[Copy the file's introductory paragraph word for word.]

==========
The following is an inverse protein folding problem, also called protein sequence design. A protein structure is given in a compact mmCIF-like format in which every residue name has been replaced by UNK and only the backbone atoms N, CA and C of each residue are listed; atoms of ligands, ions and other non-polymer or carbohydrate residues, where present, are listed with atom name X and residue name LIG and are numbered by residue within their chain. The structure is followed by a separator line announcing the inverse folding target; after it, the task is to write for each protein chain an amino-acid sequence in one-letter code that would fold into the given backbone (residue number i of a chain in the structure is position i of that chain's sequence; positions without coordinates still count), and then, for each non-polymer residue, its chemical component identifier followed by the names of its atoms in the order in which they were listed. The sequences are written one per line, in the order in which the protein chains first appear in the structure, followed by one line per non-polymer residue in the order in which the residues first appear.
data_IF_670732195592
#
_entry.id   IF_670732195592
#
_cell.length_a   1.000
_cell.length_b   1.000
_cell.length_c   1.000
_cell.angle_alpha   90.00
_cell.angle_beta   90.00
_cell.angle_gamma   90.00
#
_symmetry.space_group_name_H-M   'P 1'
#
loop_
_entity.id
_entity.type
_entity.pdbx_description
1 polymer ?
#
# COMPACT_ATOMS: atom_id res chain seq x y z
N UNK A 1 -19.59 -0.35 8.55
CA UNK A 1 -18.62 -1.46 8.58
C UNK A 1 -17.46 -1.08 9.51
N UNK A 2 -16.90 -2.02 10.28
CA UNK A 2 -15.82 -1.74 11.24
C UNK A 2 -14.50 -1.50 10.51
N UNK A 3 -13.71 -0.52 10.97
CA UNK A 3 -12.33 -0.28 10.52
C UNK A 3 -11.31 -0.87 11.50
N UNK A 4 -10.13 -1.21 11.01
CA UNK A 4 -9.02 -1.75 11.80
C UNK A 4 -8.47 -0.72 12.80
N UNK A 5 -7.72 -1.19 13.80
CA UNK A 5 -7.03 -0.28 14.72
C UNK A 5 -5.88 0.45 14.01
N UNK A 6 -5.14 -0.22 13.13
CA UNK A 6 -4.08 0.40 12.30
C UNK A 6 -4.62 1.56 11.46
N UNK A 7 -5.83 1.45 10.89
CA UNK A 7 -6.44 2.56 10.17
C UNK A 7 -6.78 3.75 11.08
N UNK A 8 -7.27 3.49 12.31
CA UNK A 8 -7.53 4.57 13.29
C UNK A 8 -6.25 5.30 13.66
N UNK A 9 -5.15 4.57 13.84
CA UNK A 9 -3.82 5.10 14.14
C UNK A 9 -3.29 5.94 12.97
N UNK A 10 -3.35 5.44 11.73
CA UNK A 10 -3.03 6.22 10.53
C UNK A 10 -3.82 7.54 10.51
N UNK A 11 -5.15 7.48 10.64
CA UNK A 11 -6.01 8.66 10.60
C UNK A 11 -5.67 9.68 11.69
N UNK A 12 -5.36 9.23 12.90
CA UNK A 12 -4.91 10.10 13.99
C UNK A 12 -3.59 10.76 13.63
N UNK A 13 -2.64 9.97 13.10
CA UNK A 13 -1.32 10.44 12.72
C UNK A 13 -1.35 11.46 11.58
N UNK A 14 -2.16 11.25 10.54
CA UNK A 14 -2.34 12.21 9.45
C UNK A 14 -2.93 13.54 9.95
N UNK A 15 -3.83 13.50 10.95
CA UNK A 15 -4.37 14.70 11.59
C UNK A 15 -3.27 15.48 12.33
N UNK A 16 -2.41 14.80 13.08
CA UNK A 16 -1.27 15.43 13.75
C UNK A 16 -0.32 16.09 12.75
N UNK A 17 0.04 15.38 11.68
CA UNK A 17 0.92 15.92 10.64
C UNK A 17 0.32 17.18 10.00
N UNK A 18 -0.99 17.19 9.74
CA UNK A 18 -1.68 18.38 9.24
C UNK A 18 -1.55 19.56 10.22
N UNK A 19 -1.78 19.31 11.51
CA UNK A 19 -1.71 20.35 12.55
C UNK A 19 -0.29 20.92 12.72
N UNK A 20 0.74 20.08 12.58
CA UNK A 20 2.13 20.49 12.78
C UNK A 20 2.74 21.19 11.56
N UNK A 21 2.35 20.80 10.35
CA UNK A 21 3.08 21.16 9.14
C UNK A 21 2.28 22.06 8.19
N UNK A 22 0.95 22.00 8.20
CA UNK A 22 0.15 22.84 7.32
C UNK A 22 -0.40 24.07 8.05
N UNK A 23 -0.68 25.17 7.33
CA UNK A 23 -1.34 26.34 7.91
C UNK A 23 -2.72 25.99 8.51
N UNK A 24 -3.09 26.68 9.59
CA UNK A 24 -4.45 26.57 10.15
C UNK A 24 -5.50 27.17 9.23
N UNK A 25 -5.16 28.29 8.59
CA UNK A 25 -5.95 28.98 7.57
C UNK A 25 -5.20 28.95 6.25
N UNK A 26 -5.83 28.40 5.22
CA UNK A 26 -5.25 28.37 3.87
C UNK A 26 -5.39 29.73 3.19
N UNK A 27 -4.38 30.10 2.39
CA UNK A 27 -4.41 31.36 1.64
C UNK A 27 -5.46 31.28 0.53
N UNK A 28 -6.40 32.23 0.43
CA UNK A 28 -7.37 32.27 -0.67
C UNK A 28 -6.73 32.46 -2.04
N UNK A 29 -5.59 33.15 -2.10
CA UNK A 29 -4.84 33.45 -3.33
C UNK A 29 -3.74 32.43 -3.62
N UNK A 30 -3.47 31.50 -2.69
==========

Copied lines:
The following is an inverse protein folding problem, also called protein sequence design. A protein structure is given in a compact mmCIF-like format in which every residue name has been replaced by UNK and only the backbone atoms N, CA and C of each residue are listed; atoms of ligands, ions and other non-polymer or carbohydrate residues, where present, are listed with atom name X and residue name LIG and are numbered by residue within their chain. The structure is followed by a separator line announcing the inverse folding target; after it, the task is to write for each protein chain an amino-acid sequence in one-letter code that would fold into the given backbone (residue number i of a chain in the structure is position i of that chain's sequence; positions without coordinates still count), and then, for each non-polymer residue, its chemical component identifier followed by the names of its atoms in the order in which they were listed. The sequences are written one per line, in the order in which the protein chains first appear in the structure, followed by one line per non-polymer residue in the order in which the residues first appear.